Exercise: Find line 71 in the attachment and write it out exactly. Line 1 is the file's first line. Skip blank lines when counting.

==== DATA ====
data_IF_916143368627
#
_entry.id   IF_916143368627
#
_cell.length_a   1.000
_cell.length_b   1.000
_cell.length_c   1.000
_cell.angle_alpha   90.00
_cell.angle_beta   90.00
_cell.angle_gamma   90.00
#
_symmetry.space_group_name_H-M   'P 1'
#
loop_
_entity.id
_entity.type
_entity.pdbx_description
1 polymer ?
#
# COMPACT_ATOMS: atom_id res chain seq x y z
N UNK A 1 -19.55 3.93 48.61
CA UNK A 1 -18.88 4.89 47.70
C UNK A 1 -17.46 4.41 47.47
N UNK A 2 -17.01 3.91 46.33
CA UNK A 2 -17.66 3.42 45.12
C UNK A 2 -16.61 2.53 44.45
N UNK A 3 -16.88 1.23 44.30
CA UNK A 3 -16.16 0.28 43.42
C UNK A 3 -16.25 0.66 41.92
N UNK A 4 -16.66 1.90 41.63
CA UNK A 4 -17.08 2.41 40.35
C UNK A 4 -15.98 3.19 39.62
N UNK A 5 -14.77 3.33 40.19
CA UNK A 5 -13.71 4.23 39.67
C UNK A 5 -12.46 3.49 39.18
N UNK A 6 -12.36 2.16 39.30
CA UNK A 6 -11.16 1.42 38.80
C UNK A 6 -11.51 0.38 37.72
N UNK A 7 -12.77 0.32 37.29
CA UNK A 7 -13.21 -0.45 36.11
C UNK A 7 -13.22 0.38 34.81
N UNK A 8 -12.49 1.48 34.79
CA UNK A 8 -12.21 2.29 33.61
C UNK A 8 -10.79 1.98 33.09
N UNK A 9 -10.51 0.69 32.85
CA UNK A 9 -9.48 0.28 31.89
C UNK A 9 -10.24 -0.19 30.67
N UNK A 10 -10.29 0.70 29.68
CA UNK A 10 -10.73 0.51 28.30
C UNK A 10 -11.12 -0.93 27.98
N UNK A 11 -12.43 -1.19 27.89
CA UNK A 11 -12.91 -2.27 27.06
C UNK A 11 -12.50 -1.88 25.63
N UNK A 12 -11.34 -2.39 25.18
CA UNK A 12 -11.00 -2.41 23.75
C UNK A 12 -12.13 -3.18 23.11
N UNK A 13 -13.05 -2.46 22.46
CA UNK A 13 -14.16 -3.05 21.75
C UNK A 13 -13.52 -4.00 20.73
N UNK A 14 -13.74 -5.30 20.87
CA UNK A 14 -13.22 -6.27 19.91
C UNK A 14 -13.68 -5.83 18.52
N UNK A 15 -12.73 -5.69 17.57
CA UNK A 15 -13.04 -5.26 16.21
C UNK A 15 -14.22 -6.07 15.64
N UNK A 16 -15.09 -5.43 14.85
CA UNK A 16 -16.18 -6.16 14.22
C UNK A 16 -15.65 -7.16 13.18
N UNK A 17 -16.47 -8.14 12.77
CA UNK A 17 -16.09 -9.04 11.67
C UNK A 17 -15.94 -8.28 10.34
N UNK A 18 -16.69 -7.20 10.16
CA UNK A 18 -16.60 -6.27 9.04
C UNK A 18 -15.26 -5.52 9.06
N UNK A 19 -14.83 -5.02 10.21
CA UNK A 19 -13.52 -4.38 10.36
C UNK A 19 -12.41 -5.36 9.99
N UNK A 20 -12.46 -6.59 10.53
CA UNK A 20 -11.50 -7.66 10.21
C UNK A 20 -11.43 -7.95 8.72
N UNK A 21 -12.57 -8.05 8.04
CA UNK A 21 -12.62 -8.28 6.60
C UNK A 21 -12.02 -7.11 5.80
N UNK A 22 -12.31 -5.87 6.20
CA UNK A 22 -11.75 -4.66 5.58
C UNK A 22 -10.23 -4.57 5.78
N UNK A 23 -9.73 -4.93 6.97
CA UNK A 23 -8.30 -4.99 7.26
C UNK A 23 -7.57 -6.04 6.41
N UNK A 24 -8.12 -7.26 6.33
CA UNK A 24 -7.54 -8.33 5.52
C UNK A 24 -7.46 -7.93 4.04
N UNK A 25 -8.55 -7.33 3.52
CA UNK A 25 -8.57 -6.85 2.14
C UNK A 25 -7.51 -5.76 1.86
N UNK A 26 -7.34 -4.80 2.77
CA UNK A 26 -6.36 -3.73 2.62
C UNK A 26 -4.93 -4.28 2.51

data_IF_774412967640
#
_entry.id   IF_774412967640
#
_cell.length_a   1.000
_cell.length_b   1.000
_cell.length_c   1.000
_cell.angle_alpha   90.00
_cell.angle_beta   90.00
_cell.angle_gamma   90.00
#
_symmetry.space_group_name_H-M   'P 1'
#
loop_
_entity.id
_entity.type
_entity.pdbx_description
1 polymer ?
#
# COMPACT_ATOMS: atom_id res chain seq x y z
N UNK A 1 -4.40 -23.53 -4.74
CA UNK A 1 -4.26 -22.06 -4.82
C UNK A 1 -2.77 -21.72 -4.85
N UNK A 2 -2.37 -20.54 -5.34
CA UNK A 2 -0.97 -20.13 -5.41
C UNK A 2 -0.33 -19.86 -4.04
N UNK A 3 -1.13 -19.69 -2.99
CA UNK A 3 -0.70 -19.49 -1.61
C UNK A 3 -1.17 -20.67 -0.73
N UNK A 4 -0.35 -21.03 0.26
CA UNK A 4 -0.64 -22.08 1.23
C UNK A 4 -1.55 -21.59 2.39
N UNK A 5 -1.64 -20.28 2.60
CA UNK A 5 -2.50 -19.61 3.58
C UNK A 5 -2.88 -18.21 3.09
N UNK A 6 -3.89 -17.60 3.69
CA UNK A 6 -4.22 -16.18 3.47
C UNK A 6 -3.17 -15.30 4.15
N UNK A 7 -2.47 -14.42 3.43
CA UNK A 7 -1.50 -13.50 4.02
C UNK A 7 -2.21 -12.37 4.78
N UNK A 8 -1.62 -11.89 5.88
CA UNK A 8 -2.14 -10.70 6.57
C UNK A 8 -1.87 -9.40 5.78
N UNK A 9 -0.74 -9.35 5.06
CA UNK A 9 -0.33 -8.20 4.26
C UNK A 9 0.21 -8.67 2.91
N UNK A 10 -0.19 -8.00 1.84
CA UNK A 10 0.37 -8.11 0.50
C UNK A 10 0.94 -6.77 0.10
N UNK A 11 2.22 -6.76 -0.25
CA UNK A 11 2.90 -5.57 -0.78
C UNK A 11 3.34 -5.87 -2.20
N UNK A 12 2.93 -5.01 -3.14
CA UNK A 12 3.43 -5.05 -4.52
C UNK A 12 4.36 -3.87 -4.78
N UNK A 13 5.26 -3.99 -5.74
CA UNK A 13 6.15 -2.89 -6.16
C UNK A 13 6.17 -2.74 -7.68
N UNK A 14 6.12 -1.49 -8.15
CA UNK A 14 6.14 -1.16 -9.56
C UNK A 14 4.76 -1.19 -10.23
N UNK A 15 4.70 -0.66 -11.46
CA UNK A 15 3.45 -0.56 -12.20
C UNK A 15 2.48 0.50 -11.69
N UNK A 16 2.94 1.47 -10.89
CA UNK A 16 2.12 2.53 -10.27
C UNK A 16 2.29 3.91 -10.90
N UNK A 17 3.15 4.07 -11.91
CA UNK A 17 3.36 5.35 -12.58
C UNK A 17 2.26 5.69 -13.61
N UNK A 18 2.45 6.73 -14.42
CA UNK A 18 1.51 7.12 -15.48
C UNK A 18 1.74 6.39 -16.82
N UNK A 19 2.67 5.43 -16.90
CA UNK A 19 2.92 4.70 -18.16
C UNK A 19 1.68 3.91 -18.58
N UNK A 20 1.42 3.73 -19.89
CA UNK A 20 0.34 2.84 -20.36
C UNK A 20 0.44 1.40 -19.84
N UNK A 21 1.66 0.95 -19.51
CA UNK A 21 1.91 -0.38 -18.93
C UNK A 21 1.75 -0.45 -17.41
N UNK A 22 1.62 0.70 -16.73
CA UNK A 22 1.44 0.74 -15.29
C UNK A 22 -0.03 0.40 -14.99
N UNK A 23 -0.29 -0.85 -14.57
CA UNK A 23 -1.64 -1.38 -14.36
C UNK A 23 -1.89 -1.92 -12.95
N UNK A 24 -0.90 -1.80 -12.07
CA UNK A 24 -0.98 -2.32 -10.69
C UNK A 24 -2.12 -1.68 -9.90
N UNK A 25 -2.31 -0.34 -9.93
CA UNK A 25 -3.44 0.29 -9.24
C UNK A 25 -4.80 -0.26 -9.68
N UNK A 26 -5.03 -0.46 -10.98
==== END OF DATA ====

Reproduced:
C UNK A 17 -15.94 -8.28 10.34